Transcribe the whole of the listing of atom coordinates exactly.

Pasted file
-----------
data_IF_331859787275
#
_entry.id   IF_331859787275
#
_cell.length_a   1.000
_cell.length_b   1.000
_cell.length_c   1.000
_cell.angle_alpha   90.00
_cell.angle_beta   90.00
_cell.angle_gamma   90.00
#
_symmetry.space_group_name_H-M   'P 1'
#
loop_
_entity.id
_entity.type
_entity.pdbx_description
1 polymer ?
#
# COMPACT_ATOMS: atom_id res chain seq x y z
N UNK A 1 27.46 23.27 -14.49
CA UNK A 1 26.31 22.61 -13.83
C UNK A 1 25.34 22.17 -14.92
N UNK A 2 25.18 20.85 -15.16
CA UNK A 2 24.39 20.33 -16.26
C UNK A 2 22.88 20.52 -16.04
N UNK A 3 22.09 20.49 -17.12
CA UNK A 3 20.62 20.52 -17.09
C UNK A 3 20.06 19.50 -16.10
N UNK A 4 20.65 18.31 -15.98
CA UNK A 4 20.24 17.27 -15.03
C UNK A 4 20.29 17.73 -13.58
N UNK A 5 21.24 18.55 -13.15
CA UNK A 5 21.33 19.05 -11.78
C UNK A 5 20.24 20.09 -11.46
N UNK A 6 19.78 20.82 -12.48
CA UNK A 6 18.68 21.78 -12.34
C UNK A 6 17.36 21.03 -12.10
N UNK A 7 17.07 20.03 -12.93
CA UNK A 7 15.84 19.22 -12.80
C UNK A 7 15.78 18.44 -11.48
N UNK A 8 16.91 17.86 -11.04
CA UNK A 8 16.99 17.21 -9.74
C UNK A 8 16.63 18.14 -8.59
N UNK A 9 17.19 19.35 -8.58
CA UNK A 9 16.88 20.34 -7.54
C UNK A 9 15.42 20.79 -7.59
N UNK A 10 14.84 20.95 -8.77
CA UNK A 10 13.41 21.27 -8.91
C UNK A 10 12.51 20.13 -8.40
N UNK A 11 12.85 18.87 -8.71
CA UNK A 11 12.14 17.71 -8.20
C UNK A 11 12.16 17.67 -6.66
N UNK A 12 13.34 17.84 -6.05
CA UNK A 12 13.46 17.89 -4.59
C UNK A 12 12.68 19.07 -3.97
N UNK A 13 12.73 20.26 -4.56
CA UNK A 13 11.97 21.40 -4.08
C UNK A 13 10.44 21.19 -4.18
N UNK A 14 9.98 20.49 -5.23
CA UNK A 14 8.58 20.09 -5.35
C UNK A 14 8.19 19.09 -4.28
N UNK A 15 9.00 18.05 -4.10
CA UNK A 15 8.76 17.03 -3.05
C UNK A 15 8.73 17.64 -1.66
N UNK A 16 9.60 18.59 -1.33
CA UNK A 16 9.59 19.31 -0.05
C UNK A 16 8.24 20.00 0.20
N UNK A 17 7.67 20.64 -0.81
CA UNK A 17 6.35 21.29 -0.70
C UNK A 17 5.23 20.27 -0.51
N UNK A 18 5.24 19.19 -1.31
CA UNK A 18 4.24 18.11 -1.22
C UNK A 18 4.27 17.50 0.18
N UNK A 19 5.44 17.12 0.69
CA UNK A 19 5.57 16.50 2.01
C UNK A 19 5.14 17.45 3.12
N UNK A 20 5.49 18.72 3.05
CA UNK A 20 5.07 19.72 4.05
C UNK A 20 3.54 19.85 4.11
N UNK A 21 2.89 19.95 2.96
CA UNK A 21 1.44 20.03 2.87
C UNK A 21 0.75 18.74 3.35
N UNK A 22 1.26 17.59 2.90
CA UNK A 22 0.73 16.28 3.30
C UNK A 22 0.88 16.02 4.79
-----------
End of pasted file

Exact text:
data_IF_331859787275
#
_entry.id   IF_331859787275
#
_cell.length_a   1.000
_cell.length_b   1.000
_cell.length_c   1.000
_cell.angle_alpha   90.00
_cell.angle_beta   90.00
_cell.angle_gamma   90.00
#
_symmetry.space_group_name_H-M   'P 1'
#
loop_
_entity.id
_entity.type
_entity.pdbx_description
1 polymer ?
#
# COMPACT_ATOMS: atom_id res chain seq x y z
N UNK A 1 27.46 23.27 -14.49
CA UNK A 1 26.31 22.61 -13.83
C UNK A 1 25.34 22.17 -14.92
N UNK A 2 25.18 20.85 -15.16
CA UNK A 2 24.39 20.33 -16.26
C UNK A 2 22.88 20.52 -16.04
N UNK A 3 22.09 20.49 -17.12
CA UNK A 3 20.62 20.52 -17.09
C UNK A 3 20.06 19.50 -16.10
N UNK A 4 20.65 18.31 -15.98
CA UNK A 4 20.24 17.27 -15.03
C UNK A 4 20.29 17.73 -13.58
N UNK A 5 21.24 18.55 -13.15
CA UNK A 5 21.33 19.05 -11.78
C UNK A 5 20.24 20.09 -11.46
N UNK A 6 19.78 20.82 -12.48
CA UNK A 6 18.68 21.78 -12.34
C UNK A 6 17.36 21.03 -12.10
N UNK A 7 17.07 20.03 -12.93
CA UNK A 7 15.84 19.22 -12.80
C UNK A 7 15.78 18.44 -11.48
N UNK A 8 16.91 17.86 -11.04
CA UNK A 8 16.99 17.21 -9.74
C UNK A 8 16.63 18.14 -8.59
N UNK A 9 17.19 19.35 -8.58
CA UNK A 9 16.88 20.34 -7.54
C UNK A 9 15.42 20.79 -7.59
N UNK A 10 14.84 20.95 -8.77
CA UNK A 10 13.41 21.27 -8.91
C UNK A 10 12.51 20.13 -8.40
N UNK A 11 12.85 18.87 -8.71
CA UNK A 11 12.14 17.71 -8.20
C UNK A 11 12.16 17.67 -6.66
N UNK A 12 13.34 17.84 -6.05
CA UNK A 12 13.46 17.89 -4.59
C UNK A 12 12.68 19.07 -3.97
N UNK A 13 12.73 20.26 -4.56
CA UNK A 13 11.97 21.40 -4.08
C UNK A 13 10.44 21.19 -4.18
N UNK A 14 9.98 20.49 -5.23
CA UNK A 14 8.58 20.09 -5.35
C UNK A 14 8.19 19.09 -4.28
N UNK A 15 9.00 18.05 -4.10
CA UNK A 15 8.76 17.03 -3.05
C UNK A 15 8.73 17.64 -1.66
N UNK A 16 9.60 18.59 -1.33
CA UNK A 16 9.59 19.31 -0.05
C UNK A 16 8.24 20.00 0.20
N UNK A 17 7.67 20.64 -0.81
CA UNK A 17 6.35 21.29 -0.70
C UNK A 17 5.23 20.27 -0.51
N UNK A 18 5.24 19.19 -1.31
CA UNK A 18 4.24 18.11 -1.22
C UNK A 18 4.27 17.50 0.18
N UNK A 19 5.44 17.12 0.69
CA UNK A 19 5.57 16.50 2.01
C UNK A 19 5.14 17.45 3.12
N UNK A 20 5.49 18.72 3.05
CA UNK A 20 5.07 19.72 4.05
C UNK A 20 3.54 19.85 4.11
N UNK A 21 2.89 19.95 2.96
CA UNK A 21 1.44 20.03 2.87
C UNK A 21 0.75 18.74 3.35
N UNK A 22 1.26 17.59 2.90
CA UNK A 22 0.73 16.28 3.30
C UNK A 22 0.88 16.02 4.79